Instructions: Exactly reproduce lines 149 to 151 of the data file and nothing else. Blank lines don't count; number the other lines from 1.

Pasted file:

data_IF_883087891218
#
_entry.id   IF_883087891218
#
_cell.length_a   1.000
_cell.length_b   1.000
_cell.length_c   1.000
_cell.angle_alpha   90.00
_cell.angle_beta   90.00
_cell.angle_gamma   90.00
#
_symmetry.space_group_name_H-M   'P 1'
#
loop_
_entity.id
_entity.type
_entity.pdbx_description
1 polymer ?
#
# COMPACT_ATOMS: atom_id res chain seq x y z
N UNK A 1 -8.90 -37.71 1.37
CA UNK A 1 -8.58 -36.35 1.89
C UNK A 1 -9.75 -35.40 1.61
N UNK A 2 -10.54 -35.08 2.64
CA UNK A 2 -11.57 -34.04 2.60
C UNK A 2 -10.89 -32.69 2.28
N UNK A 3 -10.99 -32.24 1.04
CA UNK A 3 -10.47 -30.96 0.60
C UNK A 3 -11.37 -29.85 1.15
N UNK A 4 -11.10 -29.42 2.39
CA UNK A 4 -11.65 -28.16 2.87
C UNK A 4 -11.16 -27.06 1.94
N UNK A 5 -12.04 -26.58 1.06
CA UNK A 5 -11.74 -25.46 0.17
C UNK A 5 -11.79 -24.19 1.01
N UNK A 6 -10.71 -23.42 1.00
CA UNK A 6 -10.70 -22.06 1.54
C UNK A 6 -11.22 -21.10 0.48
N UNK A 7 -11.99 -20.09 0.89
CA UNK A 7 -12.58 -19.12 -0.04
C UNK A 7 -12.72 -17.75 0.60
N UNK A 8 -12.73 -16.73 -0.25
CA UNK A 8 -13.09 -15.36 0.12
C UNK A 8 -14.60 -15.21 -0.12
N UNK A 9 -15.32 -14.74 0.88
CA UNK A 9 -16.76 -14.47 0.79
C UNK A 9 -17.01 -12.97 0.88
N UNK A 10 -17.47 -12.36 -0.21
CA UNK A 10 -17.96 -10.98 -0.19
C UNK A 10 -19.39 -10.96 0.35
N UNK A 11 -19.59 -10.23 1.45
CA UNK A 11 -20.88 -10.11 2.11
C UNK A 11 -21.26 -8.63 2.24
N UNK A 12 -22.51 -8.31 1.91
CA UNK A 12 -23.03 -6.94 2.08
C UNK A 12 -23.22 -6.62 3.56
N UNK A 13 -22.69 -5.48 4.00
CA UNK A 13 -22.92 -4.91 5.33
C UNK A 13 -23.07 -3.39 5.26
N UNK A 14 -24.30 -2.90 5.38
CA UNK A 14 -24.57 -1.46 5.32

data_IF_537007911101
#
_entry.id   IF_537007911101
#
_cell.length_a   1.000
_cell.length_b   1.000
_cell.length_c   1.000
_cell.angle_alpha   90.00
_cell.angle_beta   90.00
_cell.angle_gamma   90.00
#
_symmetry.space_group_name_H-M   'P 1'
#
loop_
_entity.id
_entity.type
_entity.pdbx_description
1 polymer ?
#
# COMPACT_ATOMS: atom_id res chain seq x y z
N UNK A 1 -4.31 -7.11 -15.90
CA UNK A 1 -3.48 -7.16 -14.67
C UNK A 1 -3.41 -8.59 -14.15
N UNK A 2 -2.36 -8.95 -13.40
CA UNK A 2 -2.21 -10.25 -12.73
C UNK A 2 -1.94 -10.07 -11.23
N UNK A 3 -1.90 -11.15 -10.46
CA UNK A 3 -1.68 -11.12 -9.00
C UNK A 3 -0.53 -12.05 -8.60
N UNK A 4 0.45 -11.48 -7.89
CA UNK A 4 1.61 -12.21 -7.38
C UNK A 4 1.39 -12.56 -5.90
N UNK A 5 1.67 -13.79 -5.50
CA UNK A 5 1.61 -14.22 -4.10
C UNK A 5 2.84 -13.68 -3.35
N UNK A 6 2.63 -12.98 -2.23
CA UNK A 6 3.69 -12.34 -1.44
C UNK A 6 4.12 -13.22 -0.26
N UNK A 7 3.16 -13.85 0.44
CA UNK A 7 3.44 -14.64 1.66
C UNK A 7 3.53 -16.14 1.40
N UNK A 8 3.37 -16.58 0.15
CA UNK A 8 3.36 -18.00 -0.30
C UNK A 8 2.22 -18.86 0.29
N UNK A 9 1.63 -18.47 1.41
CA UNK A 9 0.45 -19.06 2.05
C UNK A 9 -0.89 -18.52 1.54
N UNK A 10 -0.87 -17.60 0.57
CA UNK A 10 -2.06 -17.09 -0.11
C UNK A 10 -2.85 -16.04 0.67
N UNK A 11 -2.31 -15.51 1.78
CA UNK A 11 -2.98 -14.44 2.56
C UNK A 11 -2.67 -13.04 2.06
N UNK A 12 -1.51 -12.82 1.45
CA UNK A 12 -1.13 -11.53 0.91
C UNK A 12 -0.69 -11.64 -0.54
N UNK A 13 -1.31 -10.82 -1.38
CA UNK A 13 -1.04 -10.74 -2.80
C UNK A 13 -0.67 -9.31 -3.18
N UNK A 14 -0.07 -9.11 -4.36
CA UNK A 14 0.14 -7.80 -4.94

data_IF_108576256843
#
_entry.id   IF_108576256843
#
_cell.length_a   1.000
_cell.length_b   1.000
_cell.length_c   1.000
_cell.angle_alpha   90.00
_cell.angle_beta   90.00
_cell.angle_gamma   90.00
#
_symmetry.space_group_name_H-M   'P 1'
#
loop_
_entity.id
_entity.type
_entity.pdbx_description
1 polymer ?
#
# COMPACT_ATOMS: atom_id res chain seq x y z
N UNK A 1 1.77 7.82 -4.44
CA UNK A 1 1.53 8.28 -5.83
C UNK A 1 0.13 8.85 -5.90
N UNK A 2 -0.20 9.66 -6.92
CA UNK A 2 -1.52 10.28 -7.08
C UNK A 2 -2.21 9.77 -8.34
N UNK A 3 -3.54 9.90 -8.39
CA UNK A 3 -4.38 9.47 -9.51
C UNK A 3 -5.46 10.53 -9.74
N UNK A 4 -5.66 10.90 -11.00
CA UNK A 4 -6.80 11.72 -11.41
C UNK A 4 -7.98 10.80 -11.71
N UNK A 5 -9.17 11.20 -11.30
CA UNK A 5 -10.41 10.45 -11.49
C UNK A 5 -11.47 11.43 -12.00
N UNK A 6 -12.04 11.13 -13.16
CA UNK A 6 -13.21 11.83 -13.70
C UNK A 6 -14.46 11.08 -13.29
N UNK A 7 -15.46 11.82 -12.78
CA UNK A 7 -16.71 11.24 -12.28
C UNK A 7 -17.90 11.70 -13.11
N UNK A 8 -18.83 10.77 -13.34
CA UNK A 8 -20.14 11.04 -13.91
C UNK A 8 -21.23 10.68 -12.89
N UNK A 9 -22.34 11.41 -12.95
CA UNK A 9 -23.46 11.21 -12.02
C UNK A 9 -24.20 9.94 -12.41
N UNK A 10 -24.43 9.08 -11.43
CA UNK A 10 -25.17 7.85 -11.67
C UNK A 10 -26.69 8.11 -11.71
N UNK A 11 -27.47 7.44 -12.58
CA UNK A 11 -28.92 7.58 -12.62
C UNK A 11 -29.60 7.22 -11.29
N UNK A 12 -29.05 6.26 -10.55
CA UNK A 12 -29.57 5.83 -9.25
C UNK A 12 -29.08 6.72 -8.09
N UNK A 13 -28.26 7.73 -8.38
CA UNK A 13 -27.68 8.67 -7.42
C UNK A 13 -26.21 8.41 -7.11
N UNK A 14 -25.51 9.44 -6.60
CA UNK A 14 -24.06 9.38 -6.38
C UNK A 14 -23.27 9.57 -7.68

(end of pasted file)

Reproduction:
N UNK A 3 -3.54 9.90 -8.39
CA UNK A 3 -4.38 9.47 -9.51
C UNK A 3 -5.46 10.53 -9.74